And so it was in the eighth month of the year of our Lord,
in the midst of days of running to and fro,
that summer did wax hot and the days long.
But although the days were long,
the months were short and soon it was to be
that school was almost upon us.
And the mother of the tribe of Eric, son of Dan
did as Lot’s wife, and looked back.
With wistful thinking, she pondered,
“Why is it that so many things remain undone?”
What of my plans for teaching new skills,
of guiding and prompting the tribe along in wisdom?
What of the days of sitting upon the river bank
and the dangling of feet with not a care?
Behold, were there not picnics planned which happened not,
also days of relaxation by the water with castles of sand,
and surely, all manner of things most splendid
of which little was accomplished.
It would seem as though we did blink,
and lo, the summer was past and gone.
And so it was that the mother of the tribe
continued to look back and ponder
all her hopes, dreams, and plans for the summer,
for she once had a great many.
What became of the days she wished to spend
teaching, training and instructing her daughters
to further their culinary skills,
so as to work herself out of a job?
For lo, time was running out, school was approaching
and it would seem she had gotten nowhere, swiftly.
There were a great and many other things left untaught,
such as sewing of dresses, canning of foods,
and the proper sorting of laundry and such deeds.
Yet it would seem the interest of her daughters
did not lie in such things, but rather
they fell prey to things such as the baking of all things sweet
and of painting, brushing, etching and sketching.
“Have I failed them again, these few short months?”
And as the mother of the tribe of Eric, son of Dan
stepped back to survey the past summer,
she did moan and groan in her spirit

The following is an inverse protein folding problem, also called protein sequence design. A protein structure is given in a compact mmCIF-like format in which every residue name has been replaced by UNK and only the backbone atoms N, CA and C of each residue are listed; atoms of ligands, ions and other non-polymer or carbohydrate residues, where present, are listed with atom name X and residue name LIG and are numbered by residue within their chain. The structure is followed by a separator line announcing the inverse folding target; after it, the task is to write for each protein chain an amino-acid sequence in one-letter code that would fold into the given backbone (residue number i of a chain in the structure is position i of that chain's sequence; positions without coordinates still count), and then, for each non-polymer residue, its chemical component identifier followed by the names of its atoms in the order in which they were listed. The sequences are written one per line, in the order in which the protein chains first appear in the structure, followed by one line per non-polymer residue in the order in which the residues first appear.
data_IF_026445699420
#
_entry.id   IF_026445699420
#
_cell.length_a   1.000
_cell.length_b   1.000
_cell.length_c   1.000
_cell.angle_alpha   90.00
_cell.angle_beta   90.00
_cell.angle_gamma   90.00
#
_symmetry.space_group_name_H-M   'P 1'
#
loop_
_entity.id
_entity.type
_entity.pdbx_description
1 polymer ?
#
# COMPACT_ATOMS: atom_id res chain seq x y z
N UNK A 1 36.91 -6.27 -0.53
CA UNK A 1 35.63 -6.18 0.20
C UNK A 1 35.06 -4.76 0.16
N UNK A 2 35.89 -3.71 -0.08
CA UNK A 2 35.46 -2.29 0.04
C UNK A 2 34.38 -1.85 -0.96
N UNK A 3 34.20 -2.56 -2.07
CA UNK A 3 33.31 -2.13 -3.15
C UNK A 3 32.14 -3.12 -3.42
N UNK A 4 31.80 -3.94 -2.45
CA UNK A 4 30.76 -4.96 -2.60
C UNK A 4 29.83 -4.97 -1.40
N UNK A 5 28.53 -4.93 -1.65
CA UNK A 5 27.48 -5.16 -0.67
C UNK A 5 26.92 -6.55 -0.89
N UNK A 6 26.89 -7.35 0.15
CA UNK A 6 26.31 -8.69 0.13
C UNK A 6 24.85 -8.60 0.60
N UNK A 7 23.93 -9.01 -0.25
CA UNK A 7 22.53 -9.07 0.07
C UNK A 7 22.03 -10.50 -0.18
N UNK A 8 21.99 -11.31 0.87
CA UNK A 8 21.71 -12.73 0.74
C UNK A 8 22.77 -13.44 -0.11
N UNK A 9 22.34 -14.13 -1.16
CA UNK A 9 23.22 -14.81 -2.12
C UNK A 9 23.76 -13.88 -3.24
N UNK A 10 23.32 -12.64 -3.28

and was grieved to find that her son
was no more of a proper gentleman then he had been
when summer commenced in the fifth month.
Behold, the burping, farting, and jumping
seemed only to increase in strength and might
as quickly as did he through the summer months.
His love of teasing and tormenting did far exceed
his love of all things proper and mannerly.
And so it was for days without end,
that the “Battle of Siblings” was fought in full fury.
And though they wearied, yet the skirmish ended not,
for lo, there was not one among them who would
give in, give up, forget, or forgive.
And fraught with weariness of mind and body,
the mother of the tribe thought to call
the father of them all and beg and plead of him,
“Come hitherto, and hold up these arms of mine,
for they are weary from the separating of your children,
for surely I am rescuing them from the death of one another.”
And behold, a fine word from the father of the tribe
ended the never-ending battle, for such as time as this,
because he did take his son along to work the next day.
But the Mother knew in her heart of hearts
that as sure as the dawn breaks the darkness,
so it would begin again shortly and she pondered,
“Have I not taught, have they not heard,
have they not retained any such things of which I speak?”
And as her mind was tossed to and fro,
she looked back to conversations of yore
and was once again reminded by the wisdom of the aged.
For it was said of them over and over again,
“Make haste and enjoy the day at hand,
for surely there will come a day when all the children
of men will be departed from your tents
and all the apron strings will be torn asunder.
And lo, it shall be in that day that you will sigh unto yourself
and looking back, wistfully pine for these days.”
And she puzzled in disbelief as to how it would ever be so.
Wise words of old she knoweth not,
yet one thing she doth know for sure,
“Lo, how a summer doth fly!”
And so she purposed in her heart
to forget the work that waiteth at daybreak
and to take delight in the short days remaining
until the time of school was at hand.
And behold, she girded up her skirts,
waded into the fray and listening
to the sounds of the tribe
she wondered if maybe one day
she really would miss it.